Opened on December 17,1971 as the Kendale Cinema 1 & 2 under Charlotte-based Stewart and Everett Theatres as Sanford’s first-ever indoor twin cinema with a seating capacity of 400(200 seats each in both auditoriums).
The Kendale Cinemas was in between two major anchors of the Kendale Shopping Center…to the right of the cinema was a Winn Dixie grocery store….to the left of the cinema were Roses Department Store and Eckerd Drugs along with specialty shops and services. Sat in the middle of the shopping center was Central Carolina Bank and Trust Company.
Opened on December 17,1971 as the Kendale Cinema 1 & 2 under Stewart and Everett Theatres as Sanford’s first-ever indoor twin cinema. The seating capacity was 400 with 200 seats each in both auditoriums. Carmike Cinemas took over this theatre in 1986 and it was renamed the Kendale Twin until its closing in 2007. In March of 2008,this theatre reopened as the Cinema Latino and it was the first theatre in the state of North Carolina to show first and second run features in Spanish.
A lot of great Hollywood blockbusters played at the Oleander Twin first-run…..
Not only did all three original STAR WARS films played here first-run(1977, 1980, and 1983)
But THE EXORCIST (May 9,1974)
AMERICAN GRAFFITI (November 9,1973)
THE GODFATHER (March 22,1972)
SUPERMAN:THE MOVIE (December 15,1978)
ROCKY (February 16,1977)
THE TOWERING INFERNO (December 16,1974)
THE POSEIDON ADVENTURE
THE GODFATHER:PART II
Just to name a few.
The only original anchors that are still there is J.C. Penney and Roses which has been there since the Parkwood Shopping Center opened as a open-air strip plaza in 1964. The Carmike 10 Cinemas, along with Dollar Tree,Kerr Drugs and other speciality shops will the only remnants of the old Parkwood Mall.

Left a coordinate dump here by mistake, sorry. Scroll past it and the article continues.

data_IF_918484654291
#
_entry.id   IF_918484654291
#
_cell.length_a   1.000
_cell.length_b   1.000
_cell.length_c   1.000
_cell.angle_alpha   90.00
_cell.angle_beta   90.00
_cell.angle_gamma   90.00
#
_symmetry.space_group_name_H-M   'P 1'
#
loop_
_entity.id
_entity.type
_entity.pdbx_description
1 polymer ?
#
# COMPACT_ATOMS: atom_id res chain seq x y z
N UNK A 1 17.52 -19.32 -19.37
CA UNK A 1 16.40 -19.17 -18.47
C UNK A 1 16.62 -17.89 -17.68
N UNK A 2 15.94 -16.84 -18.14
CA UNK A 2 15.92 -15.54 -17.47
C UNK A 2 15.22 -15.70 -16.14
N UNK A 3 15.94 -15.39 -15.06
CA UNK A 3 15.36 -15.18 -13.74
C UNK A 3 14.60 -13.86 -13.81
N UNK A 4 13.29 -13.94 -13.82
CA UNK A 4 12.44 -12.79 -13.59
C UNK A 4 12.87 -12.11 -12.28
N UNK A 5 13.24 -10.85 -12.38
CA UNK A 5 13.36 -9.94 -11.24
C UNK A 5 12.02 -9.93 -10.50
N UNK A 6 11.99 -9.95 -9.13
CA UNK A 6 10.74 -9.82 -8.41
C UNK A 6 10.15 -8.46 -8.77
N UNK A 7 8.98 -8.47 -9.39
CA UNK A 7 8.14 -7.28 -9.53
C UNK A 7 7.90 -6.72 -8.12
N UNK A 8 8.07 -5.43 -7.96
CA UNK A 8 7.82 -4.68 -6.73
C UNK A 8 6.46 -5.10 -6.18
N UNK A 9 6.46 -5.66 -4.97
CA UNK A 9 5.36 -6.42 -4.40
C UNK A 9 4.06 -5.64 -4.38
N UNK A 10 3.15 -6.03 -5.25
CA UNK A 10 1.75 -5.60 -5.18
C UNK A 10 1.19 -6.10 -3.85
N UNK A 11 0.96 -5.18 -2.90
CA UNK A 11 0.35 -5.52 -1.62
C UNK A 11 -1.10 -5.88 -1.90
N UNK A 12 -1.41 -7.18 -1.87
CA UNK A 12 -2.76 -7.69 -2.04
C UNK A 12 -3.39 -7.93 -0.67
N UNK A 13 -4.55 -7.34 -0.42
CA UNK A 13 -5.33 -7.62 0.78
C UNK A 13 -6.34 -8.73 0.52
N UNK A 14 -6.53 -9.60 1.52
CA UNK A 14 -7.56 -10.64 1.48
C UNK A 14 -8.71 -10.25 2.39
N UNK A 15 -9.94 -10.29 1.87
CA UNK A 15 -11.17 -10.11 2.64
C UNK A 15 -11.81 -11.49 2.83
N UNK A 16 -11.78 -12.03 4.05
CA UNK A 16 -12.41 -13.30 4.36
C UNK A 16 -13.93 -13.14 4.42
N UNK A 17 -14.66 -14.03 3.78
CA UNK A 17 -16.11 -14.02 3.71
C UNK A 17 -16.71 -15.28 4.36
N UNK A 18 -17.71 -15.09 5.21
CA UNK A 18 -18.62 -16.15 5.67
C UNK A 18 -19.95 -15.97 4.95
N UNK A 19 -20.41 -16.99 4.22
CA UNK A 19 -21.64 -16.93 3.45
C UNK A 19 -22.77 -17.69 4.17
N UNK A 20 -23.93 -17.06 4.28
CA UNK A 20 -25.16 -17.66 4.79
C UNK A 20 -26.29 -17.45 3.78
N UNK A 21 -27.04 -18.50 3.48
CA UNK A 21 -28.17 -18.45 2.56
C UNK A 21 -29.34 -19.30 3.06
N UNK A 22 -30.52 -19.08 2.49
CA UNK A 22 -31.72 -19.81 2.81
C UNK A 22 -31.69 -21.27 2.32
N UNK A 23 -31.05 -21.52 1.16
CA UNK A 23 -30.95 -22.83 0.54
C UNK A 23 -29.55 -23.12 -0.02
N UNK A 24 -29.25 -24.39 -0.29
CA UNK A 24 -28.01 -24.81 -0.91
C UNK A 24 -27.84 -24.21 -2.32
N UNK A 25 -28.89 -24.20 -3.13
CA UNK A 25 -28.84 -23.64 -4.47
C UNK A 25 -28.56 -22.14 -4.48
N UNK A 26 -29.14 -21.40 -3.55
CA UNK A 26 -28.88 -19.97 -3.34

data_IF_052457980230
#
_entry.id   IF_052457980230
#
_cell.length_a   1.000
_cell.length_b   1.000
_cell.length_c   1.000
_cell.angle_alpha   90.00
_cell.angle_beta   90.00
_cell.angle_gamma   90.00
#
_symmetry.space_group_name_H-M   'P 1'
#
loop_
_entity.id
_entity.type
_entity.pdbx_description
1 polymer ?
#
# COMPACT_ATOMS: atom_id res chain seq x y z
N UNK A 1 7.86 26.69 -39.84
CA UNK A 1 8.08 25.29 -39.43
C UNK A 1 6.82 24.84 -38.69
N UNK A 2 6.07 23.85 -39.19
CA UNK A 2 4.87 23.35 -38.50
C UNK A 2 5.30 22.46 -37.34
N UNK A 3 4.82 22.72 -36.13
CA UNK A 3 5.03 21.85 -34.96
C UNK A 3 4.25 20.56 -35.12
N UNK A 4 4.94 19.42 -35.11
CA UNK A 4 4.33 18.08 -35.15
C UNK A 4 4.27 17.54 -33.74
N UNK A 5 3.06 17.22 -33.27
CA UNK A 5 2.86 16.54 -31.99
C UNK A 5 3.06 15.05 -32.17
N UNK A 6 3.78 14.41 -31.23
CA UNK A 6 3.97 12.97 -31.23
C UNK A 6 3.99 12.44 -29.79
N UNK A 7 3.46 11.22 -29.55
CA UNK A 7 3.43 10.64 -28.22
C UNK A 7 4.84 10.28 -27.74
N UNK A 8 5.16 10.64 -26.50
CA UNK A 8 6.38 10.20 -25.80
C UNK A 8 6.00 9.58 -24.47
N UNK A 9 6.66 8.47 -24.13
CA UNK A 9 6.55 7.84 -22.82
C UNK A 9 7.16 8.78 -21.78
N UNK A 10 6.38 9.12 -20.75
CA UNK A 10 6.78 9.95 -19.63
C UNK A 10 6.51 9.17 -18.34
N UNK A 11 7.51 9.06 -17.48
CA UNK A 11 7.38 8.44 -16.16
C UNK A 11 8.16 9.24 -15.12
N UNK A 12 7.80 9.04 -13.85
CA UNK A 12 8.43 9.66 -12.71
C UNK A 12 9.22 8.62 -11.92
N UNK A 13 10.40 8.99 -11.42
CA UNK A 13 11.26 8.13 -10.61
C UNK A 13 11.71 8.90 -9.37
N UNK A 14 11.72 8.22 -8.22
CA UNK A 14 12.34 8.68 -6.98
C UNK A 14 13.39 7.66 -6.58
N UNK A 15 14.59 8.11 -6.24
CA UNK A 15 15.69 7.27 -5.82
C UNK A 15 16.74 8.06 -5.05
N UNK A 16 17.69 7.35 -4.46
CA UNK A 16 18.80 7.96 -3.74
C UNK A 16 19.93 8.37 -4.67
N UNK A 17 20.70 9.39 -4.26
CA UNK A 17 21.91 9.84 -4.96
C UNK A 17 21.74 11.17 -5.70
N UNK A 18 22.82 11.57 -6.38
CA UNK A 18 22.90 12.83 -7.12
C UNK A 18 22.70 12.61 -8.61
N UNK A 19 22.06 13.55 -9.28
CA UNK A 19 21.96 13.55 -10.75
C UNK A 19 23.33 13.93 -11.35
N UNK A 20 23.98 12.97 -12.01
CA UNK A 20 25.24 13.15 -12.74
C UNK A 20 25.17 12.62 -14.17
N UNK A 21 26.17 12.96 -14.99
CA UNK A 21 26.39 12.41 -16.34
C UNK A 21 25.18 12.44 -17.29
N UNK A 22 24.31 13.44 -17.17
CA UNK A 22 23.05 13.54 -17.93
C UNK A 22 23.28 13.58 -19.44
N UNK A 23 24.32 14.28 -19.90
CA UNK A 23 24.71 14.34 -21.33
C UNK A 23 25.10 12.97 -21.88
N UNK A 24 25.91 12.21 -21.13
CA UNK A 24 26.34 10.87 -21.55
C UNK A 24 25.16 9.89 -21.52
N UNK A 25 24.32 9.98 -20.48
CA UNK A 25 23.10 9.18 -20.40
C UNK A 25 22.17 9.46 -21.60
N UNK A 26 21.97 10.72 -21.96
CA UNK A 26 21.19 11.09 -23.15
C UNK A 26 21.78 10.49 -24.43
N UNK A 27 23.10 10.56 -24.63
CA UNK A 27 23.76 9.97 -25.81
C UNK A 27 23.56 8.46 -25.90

THE LITCHFIELD CINEMA 6 opened on October 28,1988 under Litchfield Theatres.
The Opening Attractions for the Grand Opening were:
-Rebecca DeMornay and Mary Gross in FEDS
-Emilio Estevez in YOUNG GUNS
-Bruce Willis in DIE HARD
-Kevin Costner and Susan Sarandon in BULL DURHAM
-BIG TOP PEE WEE starring Pee Wee Herman
COMING ATTRACTIONS TO THE LITCHFIELD CINEMAS:
-From director John Carpenter THEY LIVE!
-Steven Seagal and Pam Grier in ABOVE THE LAW
It was known as the LITCHFIELD CINEMA 6 under Litchfield Theatres. It opened on October 28,1988 as Wilson’s first-ever multiplex theater. Regal Cinemas took over this theater by the late-1990’s and renamed it the Regal Cinema 6. It closed in 2007 when Carmike Cinemas opened a huge state of the art all stadium seating multiplex near the main entrance of the Parkwood Mall.
This cinema closed in 1994 when Carmike Cinemas built a huge 10-screen multiplex theater located near South Square Mall at the intersection of Shannon Road and Martin Luther King Parkway that opened later that year.
1975-1987 CinemaNational Theatres
1987-1992 USA National Theatres
1992-1994 Carmike Cinemas
CORRECTION: The South Square Mall Cinemas officially opened on December 26,1975 as the Triangle’s newest modern design theater and Durham’s first multiplex cinema under CinemaNational Corporation and later operated under Boston-based USA Theatres. The seating capacity was 800.
The Opening Attractions for the Grand Opening of the South Square Mall Cinemas on December 26,1975 were:
Screen 1: Burt Reynolds in HUSTLE
Screen 2: Al Pacino in DOG DAY AFTERNOON
Screen 3: Michael Caine in THE MAN WHO WOULD BE KING
Screen 4: Sidney Poitier in LET’S DO IT AGAIN.
Seating capacity for Screen 1 was 250
Seating capacity for Screen 3 was 250
Seating capacity for Screen 2 was 150
Seating capacity for Screen 4 was 150